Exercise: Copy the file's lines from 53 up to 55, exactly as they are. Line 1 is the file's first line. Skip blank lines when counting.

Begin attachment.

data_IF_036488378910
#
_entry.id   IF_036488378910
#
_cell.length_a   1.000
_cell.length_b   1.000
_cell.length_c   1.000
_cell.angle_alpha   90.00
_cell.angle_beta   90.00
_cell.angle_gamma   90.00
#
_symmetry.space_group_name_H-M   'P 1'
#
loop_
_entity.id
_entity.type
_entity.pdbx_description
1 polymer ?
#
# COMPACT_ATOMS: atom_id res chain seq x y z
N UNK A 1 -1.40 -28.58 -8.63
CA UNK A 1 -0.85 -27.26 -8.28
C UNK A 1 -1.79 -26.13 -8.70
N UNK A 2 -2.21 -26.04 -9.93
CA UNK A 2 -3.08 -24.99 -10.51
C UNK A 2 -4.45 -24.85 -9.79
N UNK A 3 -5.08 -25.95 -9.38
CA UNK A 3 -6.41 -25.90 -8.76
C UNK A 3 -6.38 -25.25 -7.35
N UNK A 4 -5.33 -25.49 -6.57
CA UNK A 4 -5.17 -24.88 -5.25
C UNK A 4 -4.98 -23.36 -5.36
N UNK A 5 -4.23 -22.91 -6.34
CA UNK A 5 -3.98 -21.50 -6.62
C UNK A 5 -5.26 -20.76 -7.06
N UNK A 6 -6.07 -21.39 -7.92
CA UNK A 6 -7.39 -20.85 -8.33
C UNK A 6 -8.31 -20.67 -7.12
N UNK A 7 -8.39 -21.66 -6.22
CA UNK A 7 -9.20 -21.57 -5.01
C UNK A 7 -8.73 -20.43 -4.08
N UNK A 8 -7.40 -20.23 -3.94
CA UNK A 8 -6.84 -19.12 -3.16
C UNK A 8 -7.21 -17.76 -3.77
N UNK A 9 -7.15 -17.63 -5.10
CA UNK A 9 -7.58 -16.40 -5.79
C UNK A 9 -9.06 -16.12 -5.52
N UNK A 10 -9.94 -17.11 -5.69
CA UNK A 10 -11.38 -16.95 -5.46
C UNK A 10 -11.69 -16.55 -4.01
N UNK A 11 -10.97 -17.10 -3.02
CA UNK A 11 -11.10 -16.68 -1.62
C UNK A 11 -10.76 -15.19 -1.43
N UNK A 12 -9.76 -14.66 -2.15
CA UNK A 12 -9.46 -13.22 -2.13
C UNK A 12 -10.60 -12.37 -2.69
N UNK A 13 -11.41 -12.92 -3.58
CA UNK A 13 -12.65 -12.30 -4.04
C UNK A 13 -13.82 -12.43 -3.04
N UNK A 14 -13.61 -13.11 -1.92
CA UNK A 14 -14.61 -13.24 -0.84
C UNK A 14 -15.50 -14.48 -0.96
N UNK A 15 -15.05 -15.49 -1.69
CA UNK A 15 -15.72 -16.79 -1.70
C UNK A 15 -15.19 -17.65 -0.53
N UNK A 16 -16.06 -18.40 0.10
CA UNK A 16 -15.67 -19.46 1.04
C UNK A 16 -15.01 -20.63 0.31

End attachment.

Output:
C UNK A 11 -10.76 -15.19 -1.43
N UNK A 12 -9.76 -14.66 -2.15
CA UNK A 12 -9.46 -13.22 -2.13